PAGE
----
Flexibility has been urged of retailers to ensure that aesthetically imperfect fruit and vegetables grown and harvested in drought-like conditions on farms this summer are not condemned to waste.
Investment in marketing ‘wonky’ produce has a key role in helping farms overcome testing growing conditions, as well as helping to reduce food waste, farming official Andrew Clark said.
As reported in The Yorkshire Post, a new study by Edinburgh University shows that more than 50m tonnes of fruit and veg grown across Europe each year is discarded due to its appearance.
And with the recent dry weather having stunted growth, more wonky produce is being harvested this year.
Talks have been ongoing between agricultural leaders and retailers about the driest start to a British summer for 57 years and its impact on the quality and abundance of crops.
The conditions have left farmers concerned about the potential for incurring financial penalties when their produce does not meet strict specifications demanded by retailers.
Broccoli growers are among those whose crops have been badly affected, the Brassica Growers Association said. Plants have been very small, meaning two heads have been used per pack to achieve the same weight.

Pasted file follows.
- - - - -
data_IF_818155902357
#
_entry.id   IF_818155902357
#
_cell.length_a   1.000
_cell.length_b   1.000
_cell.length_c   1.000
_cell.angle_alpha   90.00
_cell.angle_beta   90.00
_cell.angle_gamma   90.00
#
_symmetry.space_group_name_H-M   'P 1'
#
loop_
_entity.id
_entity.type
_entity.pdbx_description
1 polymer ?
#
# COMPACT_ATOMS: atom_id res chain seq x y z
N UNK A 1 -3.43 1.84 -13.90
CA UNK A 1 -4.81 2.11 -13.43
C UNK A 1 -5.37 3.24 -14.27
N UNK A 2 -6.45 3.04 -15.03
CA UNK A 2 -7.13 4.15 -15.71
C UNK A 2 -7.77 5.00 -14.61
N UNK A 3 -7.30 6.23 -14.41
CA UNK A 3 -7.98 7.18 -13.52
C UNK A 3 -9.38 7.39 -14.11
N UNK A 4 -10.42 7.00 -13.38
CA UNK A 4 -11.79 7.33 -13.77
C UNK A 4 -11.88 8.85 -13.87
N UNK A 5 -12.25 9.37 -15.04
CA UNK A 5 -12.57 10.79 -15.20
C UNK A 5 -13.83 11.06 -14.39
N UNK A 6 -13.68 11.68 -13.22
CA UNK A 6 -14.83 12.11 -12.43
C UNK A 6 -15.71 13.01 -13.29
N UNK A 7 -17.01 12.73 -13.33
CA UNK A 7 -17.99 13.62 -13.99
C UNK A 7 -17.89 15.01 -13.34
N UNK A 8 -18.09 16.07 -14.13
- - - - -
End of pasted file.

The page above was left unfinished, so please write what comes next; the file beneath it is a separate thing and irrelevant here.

This means yields have been halved and labour costs doubled as extra staff have to be employed to weigh and put two heads together in packs.
The need for flexibility to ensure food is not wasted - whatever its appearance - is needed right across the retail sector, said Mr Clark, policy director of the National Farmers’ Union.
“It is important that retail buyers apply flexibility to food specifications and promotions in order to utilise as much of the crop as possible, and to manage fluctuations in supply and demand.
“It costs just as much to produce wonky fruit and veg as a perfect one, so special ranges that utilise this crop can be part of the solution to address the food waste challenge, especially during the dry hot summer we’re experiencing.”
A number of major food retailers have compromised on the appearance of fruit and veg by running new lines and promotions in stores.
Britain’s largest supermarket chain, Tesco, was the first UK supermarket to sell green-skinned satsumas, clementines and lemons to cut down on food waste.
A spokesperson for Tesco said: “During the recent spell of hot weather, we worked with our British growers to ensure we took as much of the crop as possible while still providing the great quality and taste our customers expect.”
Bradford-based Morrisons offers at least 33 different varieties of wonky produce a year.
A spokesperson for the retailer said: “We currently sell around 500 tonnes a week of wonky fruit and veg and we will continue to grow and collaborate with farmers to increase the range and volume we sell to reduce food waste.”
Mr Clark urged all retailers to find ways of using misshapen produce from this year’s harvest, saying: “Flexible solutions avoid produce being wasted and enables more of what is perfectly edible food to be sold to the British public. These solutions are most successful when farmers and retailers have an open and transparent relationship.”